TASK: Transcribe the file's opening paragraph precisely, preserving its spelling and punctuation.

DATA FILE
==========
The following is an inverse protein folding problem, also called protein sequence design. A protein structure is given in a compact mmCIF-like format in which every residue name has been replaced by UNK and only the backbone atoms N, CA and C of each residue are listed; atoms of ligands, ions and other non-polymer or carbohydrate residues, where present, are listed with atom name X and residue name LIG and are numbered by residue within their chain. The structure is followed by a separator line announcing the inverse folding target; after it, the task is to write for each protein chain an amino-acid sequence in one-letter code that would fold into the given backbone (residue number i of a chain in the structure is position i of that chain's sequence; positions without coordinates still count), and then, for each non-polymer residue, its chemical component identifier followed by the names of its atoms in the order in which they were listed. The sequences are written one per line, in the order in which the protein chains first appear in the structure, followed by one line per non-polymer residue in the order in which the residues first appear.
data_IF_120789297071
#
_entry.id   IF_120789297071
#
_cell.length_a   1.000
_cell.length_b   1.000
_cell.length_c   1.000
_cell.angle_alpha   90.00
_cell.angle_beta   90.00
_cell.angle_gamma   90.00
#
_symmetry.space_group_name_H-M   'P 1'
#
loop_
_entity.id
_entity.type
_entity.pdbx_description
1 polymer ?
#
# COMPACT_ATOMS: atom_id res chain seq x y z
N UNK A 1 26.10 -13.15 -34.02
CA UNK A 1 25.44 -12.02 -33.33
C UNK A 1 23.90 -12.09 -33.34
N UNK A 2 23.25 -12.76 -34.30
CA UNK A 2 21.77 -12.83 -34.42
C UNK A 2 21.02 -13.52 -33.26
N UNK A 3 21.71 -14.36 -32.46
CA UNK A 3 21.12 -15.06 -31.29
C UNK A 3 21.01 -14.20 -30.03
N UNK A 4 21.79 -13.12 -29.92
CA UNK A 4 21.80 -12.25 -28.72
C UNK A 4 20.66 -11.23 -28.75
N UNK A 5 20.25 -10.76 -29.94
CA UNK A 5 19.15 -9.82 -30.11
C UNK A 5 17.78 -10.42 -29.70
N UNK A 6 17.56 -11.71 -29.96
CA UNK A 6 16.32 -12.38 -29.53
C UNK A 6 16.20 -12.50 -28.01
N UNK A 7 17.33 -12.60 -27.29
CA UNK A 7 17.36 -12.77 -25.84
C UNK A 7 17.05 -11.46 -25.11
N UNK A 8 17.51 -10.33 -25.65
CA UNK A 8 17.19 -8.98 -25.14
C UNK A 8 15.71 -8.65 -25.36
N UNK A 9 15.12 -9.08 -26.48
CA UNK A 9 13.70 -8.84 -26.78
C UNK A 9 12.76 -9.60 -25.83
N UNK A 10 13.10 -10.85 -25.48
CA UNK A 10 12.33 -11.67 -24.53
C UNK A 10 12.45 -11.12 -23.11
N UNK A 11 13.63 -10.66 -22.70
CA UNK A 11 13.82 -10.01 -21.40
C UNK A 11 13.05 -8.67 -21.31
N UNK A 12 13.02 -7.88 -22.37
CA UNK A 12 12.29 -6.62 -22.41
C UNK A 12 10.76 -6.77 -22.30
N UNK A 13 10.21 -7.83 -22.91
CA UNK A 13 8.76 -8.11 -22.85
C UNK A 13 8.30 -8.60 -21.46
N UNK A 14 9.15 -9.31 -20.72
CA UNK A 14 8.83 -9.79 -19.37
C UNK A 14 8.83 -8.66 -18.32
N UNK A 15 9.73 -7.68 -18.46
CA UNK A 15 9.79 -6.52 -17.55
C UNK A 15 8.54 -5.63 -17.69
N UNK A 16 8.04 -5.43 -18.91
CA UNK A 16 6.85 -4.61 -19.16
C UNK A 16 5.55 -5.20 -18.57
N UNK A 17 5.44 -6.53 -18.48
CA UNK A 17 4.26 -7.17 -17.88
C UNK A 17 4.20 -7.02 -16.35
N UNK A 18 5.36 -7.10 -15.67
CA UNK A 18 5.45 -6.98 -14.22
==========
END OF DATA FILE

The following is an inverse protein folding problem, also called protein sequence design. A protein structure is given in a compact mmCIF-like format in which every residue name has been replaced by UNK and only the backbone atoms N, CA and C of each residue are listed; atoms of ligands, ions and other non-polymer or carbohydrate residues, where present, are listed with atom name X and residue name LIG and are numbered by residue within their chain. The structure is followed by a separator line announcing the inverse folding target; after it, the task is to write for each protein chain an amino-acid sequence in one-letter code that would fold into the given backbone (residue number i of a chain in the structure is position i of that chain's sequence; positions without coordinates still count), and then, for each non-polymer residue, its chemical component identifier followed by the names of its atoms in the order in which they were listed. The sequences are written one per line, in the order in which the protein chains first appear in the structure, followed by one line per non-polymer residue in the order in which the residues first appear.